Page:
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Behind the Waning Support for ACA's Individual Mandate

 |  By Philip Betbeze  
   February 04, 2011

Amazing what you'll find when you spend a few minutes each day cleaning out your email box. Doing so was one of my New Year's resolutions, and one I've actually been able to stick to for more than a month. Anyway, while doing this mundane and hated task, I ran into a survey that I found pretty interesting, given this week's developments with health reform in the court system.

Here's what was interesting about one press release I stumbled across: Almost two years ago today, public support for the individual mandate included in healthcare reform legislation, which came to be known as the Patient Protection and Affordable Care Act, was actually pretty strong, if a scientific survey from the influential journal Health Affairs is to be believed.

The survey focused on the public support for the mandate. In short, in a telephone survey of 1,704 adults age 18 and older, conducted between Feb. 14 and Feb. 24, 2008, half of the respondents were asked about a standalone mandate. The other half were asked about a shared-responsibility plan containing an individual mandate. Support was somewhat tepid for the standalone mandate, at 48%. However, 59% of those surveyed supported an individual mandate when it was part of a shared responsibility among government, employers, insurers, and individuals.

That kind of mandate is what eventually made it into the legislation. Beginning in 2014, among other requirements, insurers are no longer allowed to exclude individuals based on pre-existing conditions. They're also prohibited from capping benefits for their insured population in a lifetime maximum methodology. Government is doing its part by covering many of the previously uninsured. Employers (at least those who employ at least 50) are being forced to either provide a certain level of insurance coverage for their employees, or pay a schedule of penalties based upon their coverage levels. Individuals, well, they'll be required to carry health insurance, or pay a penalty themselves, albeit a very small one.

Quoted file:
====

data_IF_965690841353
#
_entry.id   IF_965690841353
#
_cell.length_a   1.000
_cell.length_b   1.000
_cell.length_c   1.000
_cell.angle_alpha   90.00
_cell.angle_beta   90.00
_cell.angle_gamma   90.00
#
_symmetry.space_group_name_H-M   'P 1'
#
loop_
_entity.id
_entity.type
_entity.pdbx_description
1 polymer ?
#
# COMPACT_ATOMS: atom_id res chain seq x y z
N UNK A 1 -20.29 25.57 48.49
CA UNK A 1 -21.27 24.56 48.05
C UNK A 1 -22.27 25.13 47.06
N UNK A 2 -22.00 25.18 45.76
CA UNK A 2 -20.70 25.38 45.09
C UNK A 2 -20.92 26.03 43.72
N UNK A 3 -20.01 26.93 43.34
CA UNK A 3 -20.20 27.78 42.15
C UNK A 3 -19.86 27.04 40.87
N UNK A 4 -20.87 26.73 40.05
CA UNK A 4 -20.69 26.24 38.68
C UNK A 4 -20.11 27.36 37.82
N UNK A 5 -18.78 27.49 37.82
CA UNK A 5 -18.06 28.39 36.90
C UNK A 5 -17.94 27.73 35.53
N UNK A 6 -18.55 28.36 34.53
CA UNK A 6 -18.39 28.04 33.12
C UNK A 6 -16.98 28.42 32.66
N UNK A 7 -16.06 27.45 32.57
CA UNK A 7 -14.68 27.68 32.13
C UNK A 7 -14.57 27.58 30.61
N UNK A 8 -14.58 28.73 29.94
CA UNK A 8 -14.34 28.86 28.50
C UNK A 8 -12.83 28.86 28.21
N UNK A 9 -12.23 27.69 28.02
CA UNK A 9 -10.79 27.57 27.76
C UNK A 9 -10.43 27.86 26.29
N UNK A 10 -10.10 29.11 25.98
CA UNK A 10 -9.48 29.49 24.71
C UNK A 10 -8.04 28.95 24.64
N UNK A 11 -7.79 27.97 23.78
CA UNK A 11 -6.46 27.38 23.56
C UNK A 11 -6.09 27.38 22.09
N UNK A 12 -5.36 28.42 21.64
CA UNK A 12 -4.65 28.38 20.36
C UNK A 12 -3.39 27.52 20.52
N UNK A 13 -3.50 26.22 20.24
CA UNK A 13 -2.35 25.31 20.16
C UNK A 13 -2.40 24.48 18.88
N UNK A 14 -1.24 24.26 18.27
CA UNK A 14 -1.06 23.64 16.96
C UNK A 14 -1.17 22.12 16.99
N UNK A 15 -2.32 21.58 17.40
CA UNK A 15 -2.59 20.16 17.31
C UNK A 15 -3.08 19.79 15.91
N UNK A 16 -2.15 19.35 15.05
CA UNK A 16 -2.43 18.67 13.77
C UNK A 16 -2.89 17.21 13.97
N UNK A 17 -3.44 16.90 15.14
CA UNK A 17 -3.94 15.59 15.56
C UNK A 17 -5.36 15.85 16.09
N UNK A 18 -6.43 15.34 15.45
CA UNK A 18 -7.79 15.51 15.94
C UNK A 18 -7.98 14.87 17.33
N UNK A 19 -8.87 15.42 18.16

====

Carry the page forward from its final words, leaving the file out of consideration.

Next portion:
Yet it seems fairly likely, based on developments this week, that despite that support, the mandate is in serious trouble—not from the public, but from the courts. And if the individual mandate is in trouble, so is the entire law.

Just read what Senior U.S. District Judge Roger Vinson wrote in a 78-page ruling. "This case is not about whether the Act is wise or unwise legislation. It is about the Constitutional role of the federal government. Because the individual mandate is unconstitutional and not severable, the entire Act must be declared void."

The ruling will likely be appealed by the federal government at the U.S. Court of Appeals in Atlanta, and the case is expected to be heard eventually by the U.S. Supreme Court. It'll make it that far, bet on it.

Speaking of betting, I don't know whether they're taking bets on this in Britain, where the off-track betting parlors will take a wager on just about anything, but I'll be the odds are against the law surviving, given the Court's current 5-4 split, Republican to Democrat.

So does that put us all back to square one if the law is struck down on Constitutional grounds? In some ways, yes. The uninsured would remain uninsured, I suppose. Insurers could go back to their old way of doing things. And hospitals' bad debt expense (as a result of those uninsured seeking care without any means of paying for it) wouldn't be cured anytime soon either.

In other ways, no.

Much of the focus on cost and quality doesn't depend on the legislation's survival. In fact, despite its huge scope, cost control and quality were two big items that left a noticeable hole in that many feel they received short shrift in the legislation. Commercial payers, and even CMS, will move forward on many of these efforts regardless of what happens to PPACA. Many of the more innovative hospitals and health systems are re-engineering to meet these new standards. So stay tuned. If you thought last year's progression toward the legislation's actual passage was turbulent, you've seen nothing yet.

Now it's really about to get interesting.

Philip Betbeze is the senior leadership editor at HealthLeaders.

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